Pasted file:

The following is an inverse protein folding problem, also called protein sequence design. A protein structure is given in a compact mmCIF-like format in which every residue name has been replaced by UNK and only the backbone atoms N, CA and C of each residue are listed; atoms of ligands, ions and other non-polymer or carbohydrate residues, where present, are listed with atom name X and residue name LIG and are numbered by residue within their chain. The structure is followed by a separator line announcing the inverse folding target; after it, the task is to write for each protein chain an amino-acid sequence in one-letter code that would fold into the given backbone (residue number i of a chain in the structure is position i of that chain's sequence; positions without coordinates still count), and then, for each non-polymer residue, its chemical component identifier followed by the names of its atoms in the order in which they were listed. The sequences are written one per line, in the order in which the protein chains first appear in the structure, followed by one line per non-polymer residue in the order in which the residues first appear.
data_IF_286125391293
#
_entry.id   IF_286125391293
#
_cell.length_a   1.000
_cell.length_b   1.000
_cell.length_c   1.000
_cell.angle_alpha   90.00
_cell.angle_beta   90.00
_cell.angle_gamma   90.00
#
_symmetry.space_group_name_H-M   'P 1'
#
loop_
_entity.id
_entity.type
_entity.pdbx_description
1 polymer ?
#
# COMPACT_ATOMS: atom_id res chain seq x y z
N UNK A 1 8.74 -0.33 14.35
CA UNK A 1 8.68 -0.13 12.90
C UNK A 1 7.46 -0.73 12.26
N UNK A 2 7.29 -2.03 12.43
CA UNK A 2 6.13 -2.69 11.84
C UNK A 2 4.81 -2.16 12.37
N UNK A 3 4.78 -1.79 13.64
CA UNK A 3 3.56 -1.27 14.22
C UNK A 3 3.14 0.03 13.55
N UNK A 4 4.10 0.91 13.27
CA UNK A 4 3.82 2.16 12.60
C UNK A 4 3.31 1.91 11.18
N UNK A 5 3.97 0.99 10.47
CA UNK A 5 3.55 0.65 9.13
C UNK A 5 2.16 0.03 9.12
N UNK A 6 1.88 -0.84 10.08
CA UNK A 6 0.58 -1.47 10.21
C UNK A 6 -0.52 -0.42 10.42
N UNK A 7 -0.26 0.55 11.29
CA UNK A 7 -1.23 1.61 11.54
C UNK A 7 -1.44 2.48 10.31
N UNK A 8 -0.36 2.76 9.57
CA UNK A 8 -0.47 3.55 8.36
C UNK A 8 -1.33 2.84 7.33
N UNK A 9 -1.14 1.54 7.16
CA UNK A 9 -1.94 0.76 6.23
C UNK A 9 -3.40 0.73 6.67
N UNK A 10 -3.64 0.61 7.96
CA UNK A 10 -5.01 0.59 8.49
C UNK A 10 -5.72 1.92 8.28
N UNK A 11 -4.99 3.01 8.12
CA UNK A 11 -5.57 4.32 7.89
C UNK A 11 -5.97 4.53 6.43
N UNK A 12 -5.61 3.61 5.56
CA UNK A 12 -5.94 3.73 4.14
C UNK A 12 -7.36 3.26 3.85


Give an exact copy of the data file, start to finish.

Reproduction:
The following is an inverse protein folding problem, also called protein sequence design. A protein structure is given in a compact mmCIF-like format in which every residue name has been replaced by UNK and only the backbone atoms N, CA and C of each residue are listed; atoms of ligands, ions and other non-polymer or carbohydrate residues, where present, are listed with atom name X and residue name LIG and are numbered by residue within their chain. The structure is followed by a separator line announcing the inverse folding target; after it, the task is to write for each protein chain an amino-acid sequence in one-letter code that would fold into the given backbone (residue number i of a chain in the structure is position i of that chain's sequence; positions without coordinates still count), and then, for each non-polymer residue, its chemical component identifier followed by the names of its atoms in the order in which they were listed. The sequences are written one per line, in the order in which the protein chains first appear in the structure, followed by one line per non-polymer residue in the order in which the residues first appear.
data_IF_286125391293
#
_entry.id   IF_286125391293
#
_cell.length_a   1.000
_cell.length_b   1.000
_cell.length_c   1.000
_cell.angle_alpha   90.00
_cell.angle_beta   90.00
_cell.angle_gamma   90.00
#
_symmetry.space_group_name_H-M   'P 1'
#
loop_
_entity.id
_entity.type
_entity.pdbx_description
1 polymer ?
#
# COMPACT_ATOMS: atom_id res chain seq x y z
N UNK A 1 8.74 -0.33 14.35
CA UNK A 1 8.68 -0.13 12.90
C UNK A 1 7.46 -0.73 12.26
N UNK A 2 7.29 -2.03 12.43
CA UNK A 2 6.13 -2.69 11.84
C UNK A 2 4.81 -2.16 12.37
N UNK A 3 4.78 -1.79 13.64
CA UNK A 3 3.56 -1.27 14.22
C UNK A 3 3.14 0.03 13.55
N UNK A 4 4.10 0.91 13.27
CA UNK A 4 3.82 2.16 12.60
C UNK A 4 3.31 1.91 11.18
N UNK A 5 3.97 0.99 10.47
CA UNK A 5 3.55 0.65 9.13
C UNK A 5 2.16 0.03 9.12
N UNK A 6 1.88 -0.84 10.08
CA UNK A 6 0.58 -1.47 10.21
C UNK A 6 -0.52 -0.42 10.42
N UNK A 7 -0.26 0.55 11.29
CA UNK A 7 -1.23 1.61 11.54
C UNK A 7 -1.44 2.48 10.31
N UNK A 8 -0.36 2.76 9.57
CA UNK A 8 -0.47 3.55 8.36
C UNK A 8 -1.33 2.84 7.33
N UNK A 9 -1.14 1.54 7.16
CA UNK A 9 -1.94 0.76 6.23
C UNK A 9 -3.40 0.73 6.67
N UNK A 10 -3.64 0.61 7.96
CA UNK A 10 -5.01 0.59 8.49
C UNK A 10 -5.72 1.92 8.28
N UNK A 11 -4.99 3.01 8.12
CA UNK A 11 -5.57 4.32 7.89
C UNK A 11 -5.97 4.53 6.43
N UNK A 12 -5.61 3.61 5.56
CA UNK A 12 -5.94 3.73 4.14
C UNK A 12 -7.36 3.26 3.85